CHARLESTON, W.Va., Oct. 3, 2012 /PRNewswire/ -- The West Virginia Sheriffs' Association wants to close the "cash loophole" for illegal prescription drug sales, so it is calling on the federal government to use existing data systems to monitor and track down such activity.
"Currently, 93 percent of prescription drug transactions in this country go through a national data system that identifies the prescriber, the doctor and the medication," Raleigh County Sheriff Steve Tanner said. "However, data from the 7 percent of prescriptions paid for with cash are never submitted to this national system, which creates a 'cash loophole' that allows these transactions to avoid detection."
This system, which is used across the country by pharmacies and other retailers, is designed to ensure third-party payment for prescriptions when customers use private insurance like a health plan or public insurance like Medicare and Medicaid. Right now, cash transactions in which customers pay 100 percent of the prescription costs out-of-pocket (known as self-pay) are not routed through the sophisticated nationwide system.
The Sheriffs' Association wants federal lawmakers to institute a policy that would have cash transactions for controlled substances routed through this system. It could be tailored to the needs of law enforcement to provide real-time trend data about where cash transactions occur, how they are filled and how they are prescribed. Including data from cash transactions would allow real-time alerts to be provided to law enforcement and regulatory agencies. The association believes it is important to have a national system, because the majority of West Virginia's population lives within 30 minutes of the state border. The system could be enabled to block illegal cross-border doctor shopping.
"A recent report prepared by Brandeis University for the Pew Charitable Trusts found that cash transactions can be an indicator of questionable activity, such as doctor shopping," Greenbrier County Sheriff Jim Childers said. "The study found that is especially true for individuals who have health insurance and that pill mills usually accept only cash payments. The Drug Enforcement Agency views cash transactions as giant red flags that signal increased likelihood of illegal behavior."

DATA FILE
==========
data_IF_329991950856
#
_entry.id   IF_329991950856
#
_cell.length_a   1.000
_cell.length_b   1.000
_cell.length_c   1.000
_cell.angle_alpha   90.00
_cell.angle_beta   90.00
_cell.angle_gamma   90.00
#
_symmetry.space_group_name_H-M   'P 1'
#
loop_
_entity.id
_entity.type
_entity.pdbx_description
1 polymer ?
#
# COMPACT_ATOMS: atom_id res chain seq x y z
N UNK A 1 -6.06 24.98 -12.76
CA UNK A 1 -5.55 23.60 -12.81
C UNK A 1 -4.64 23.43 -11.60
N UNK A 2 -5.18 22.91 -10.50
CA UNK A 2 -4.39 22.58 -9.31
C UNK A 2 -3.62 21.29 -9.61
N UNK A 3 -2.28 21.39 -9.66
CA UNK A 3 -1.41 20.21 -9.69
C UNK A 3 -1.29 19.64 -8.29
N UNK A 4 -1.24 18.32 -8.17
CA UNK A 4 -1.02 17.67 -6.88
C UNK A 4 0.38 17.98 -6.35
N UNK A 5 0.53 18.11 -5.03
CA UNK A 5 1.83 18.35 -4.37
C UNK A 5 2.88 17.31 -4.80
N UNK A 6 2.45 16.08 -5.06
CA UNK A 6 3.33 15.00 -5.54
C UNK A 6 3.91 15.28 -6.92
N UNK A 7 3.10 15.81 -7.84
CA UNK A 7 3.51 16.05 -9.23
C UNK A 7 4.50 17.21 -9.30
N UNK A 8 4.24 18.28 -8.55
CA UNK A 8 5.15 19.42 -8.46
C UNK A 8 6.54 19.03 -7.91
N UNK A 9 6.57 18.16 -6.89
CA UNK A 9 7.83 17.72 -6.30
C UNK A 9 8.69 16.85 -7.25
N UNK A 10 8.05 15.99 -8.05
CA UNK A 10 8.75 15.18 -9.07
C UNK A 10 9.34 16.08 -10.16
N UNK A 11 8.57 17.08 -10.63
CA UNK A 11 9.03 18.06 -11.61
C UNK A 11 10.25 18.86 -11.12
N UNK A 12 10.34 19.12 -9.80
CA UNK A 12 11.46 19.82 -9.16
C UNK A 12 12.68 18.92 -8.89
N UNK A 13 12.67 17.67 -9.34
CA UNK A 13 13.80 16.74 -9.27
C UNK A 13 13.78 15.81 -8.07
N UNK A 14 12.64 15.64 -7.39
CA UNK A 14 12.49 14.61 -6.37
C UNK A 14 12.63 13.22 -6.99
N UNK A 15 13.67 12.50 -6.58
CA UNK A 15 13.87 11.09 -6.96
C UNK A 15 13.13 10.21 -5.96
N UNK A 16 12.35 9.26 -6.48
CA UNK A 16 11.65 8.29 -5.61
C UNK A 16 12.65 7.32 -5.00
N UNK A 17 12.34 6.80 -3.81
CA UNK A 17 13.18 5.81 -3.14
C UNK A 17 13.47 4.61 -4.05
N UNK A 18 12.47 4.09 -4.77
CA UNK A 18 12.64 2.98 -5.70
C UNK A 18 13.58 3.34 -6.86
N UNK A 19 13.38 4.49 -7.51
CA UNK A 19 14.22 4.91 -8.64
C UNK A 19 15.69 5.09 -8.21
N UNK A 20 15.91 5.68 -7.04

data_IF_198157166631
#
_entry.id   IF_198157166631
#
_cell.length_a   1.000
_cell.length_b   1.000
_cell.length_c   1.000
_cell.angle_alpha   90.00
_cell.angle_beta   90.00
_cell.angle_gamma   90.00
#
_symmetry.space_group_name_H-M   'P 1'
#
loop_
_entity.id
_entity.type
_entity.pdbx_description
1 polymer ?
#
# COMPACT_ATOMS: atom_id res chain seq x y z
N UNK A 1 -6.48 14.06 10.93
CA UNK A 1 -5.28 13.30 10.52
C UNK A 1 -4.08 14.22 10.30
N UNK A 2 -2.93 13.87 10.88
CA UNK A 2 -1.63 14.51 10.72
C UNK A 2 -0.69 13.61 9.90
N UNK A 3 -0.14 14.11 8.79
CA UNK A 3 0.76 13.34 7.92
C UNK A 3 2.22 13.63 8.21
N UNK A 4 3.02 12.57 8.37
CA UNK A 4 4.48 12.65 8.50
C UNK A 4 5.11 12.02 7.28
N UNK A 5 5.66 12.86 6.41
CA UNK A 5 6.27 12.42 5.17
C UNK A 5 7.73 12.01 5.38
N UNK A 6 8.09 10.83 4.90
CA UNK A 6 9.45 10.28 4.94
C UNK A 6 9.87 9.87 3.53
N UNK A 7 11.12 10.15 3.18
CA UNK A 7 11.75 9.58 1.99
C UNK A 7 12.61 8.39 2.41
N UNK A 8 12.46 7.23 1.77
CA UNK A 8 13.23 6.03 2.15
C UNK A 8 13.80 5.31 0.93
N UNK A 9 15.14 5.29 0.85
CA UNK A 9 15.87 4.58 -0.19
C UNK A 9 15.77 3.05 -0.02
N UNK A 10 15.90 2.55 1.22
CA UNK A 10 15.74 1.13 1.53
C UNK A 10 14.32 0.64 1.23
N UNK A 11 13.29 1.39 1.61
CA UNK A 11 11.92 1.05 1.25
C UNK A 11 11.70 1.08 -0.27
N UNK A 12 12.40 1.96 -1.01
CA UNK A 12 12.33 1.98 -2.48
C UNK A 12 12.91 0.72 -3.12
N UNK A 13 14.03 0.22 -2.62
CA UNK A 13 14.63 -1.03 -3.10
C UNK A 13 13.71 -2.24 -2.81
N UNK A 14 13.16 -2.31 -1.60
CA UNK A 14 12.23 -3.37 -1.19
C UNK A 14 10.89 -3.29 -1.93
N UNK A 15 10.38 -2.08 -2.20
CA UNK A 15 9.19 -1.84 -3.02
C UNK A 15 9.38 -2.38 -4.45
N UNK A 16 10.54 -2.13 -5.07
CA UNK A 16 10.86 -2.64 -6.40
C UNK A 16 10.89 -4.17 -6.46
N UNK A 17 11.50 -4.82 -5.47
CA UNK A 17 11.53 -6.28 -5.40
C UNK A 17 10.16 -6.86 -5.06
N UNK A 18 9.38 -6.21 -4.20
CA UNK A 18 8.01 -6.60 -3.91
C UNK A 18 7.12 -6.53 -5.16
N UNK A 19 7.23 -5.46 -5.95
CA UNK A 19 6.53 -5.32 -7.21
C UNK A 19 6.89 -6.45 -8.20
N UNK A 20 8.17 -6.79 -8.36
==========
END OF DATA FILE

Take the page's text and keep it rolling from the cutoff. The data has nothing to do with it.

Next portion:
Kanawha County Sheriff Mike Rutherford said "chilling" West Virginia statistics show the need to do more to fight prescription drug abuse:
- Between 2001 and 2008, drug deaths quadrupled statewide.
- Pharmacies fill more prescriptions per capita in West Virginia than in any other state.
- Prescription painkillers cause more overdoses in West Virginia than in any other state.
- Drug overdoses are the leading cause of death for West Virginians under age 45.
- More than 152,000 West Virginians have prescription drug problems.
"These illegal prescription drugs are a significant problem not only for law enforcement but also for others, because they are destroying communities and families," Rudi Raynes-Kidder, executive director of the West Virginia Sheriffs' Association, said. "Gov. Tomblin and our federal representatives have made great strides, but we must keep striving for solutions and tools we can add to our toolbox. When it comes to combating prescription drug abuse, we need an all-of-the-above strategy."
Raynes-Kidder said the association will reach out to the state's congressional delegation in coming weeks.
"This is a national problem," she said. "So for a data-tracking system to be accurate, it must be national."
SOURCE West Virginia Sheriffs’ Association